Steve Keim, Kliff Kingsbury believe Cardinals must start faster to succeed
Count head coach Kliff Kingsbury and GM Steve Keim among those that feel the Arizona Cardinals must clean up their play early in games to reach the postseason for the first time in five years.
Kinsbury addressed the team’s first half woes on Wednesday, saying the Cardinals must find a way to get out of the starting block cleaner than they have recently to succeed.
“We’ve had some really positive moments offensively but we still lead the league in negative plays which is something that we need to get cleaned up as we enter this back half of the schedule,” Kingsbury said.
“You’d like to have your first 10-15 plays be successful. I know that that’s kind of the mantra around the league is that you have your scripted plays and those run smoothly and you get off to a good start, and we haven’t been able to do that for myriad reasons.”
Kingsbury’s team is currently ranked last in the NFL in penalties per game at 7.9, which is 1.1 more than the next highest average in the league, with the Buffalo Bills averaging 6.8 penalties per game this season.
The second-year Cardinals coach said the team must clean things up promptly in their final six regular season games, as they’ll play staunch competition during that stretch.
That gauntlet includes Sunday’s road game against the New England Patriots, who Arizona hasn’t beaten in Foxborough since 2012.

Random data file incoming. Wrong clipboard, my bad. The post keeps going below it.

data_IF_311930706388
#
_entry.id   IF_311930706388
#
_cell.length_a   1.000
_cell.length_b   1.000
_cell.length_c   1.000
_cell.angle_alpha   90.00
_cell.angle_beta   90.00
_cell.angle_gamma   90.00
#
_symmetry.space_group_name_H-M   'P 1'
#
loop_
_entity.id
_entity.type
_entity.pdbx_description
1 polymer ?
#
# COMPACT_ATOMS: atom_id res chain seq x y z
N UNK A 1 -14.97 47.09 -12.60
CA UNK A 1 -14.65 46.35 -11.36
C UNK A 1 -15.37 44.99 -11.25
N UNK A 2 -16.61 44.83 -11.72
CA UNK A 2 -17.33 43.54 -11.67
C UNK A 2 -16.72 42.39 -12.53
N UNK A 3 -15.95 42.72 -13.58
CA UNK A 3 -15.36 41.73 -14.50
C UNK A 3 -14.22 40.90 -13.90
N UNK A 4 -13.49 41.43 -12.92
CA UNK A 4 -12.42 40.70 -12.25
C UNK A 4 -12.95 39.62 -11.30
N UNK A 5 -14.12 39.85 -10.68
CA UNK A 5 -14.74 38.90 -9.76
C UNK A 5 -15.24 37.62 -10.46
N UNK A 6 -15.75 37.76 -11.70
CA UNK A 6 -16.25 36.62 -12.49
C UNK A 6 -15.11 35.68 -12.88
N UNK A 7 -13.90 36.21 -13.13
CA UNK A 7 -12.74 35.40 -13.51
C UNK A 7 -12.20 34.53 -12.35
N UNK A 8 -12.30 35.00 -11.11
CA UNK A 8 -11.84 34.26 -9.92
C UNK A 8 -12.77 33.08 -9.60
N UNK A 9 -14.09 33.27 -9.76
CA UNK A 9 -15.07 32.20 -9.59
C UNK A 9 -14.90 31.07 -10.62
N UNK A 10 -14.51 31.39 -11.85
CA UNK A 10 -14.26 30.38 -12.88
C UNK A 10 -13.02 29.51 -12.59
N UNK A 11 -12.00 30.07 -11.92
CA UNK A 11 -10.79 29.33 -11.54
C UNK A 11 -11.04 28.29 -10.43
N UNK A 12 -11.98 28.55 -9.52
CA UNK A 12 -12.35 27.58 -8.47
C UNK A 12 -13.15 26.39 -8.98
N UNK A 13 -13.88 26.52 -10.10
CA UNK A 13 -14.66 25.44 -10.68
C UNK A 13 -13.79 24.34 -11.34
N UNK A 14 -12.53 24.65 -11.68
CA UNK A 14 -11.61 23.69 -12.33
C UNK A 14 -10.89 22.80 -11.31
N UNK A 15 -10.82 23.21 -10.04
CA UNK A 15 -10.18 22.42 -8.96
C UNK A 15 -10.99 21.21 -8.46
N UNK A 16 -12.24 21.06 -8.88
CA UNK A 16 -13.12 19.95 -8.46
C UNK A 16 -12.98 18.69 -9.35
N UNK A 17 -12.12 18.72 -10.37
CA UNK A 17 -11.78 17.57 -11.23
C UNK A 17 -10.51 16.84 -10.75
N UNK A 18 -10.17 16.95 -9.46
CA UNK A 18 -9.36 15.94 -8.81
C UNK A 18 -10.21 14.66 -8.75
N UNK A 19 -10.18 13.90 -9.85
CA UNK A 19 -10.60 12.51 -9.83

“As we get into this back half of the season, we have to start faster,” he said. “We can’t be playing catch-up the entire time like we have been the past month.”
Keim expressed his frustration with the team’s bounty of penalties on 98.7 FM Arizona Sports’ Doug & Wolf, calling them indefensible at this point in the season.
“The one thing that concerns me is the mistakes we’ve made, the negative yards, the self inflicted penalties,” Keim said. “Those are things to me that are inexcusable. We have to stay disciplined and focused to eliminate those issues.”
Keim said the Cardinals could be even better than their current 6-4 record if they found a way to stay composed and make correct decisions in their narrow defeats this season.
“There are games that I can point back to, whether it was Detroit or even Miami, that were certainly winnable for us, we didn’t do a good enough job,” Keim said. “But then there were some other games where we hung in there even though we were down and we faced adversity.”
Keim’s hope is that the Cardinals can shake off the 11 a.m. kickoff time in Massachusetts on Sunday and put together a solid, 60 minutes of football to earn the team’s seventh win of the year.
“I talked about earlier, we prevailed in the end because we believed in each other. But it would be nice to come out and play fast and eliminate those mistakes and the penalties,” he said. “To really come out to a fast start and put the pressure on the other team for once.”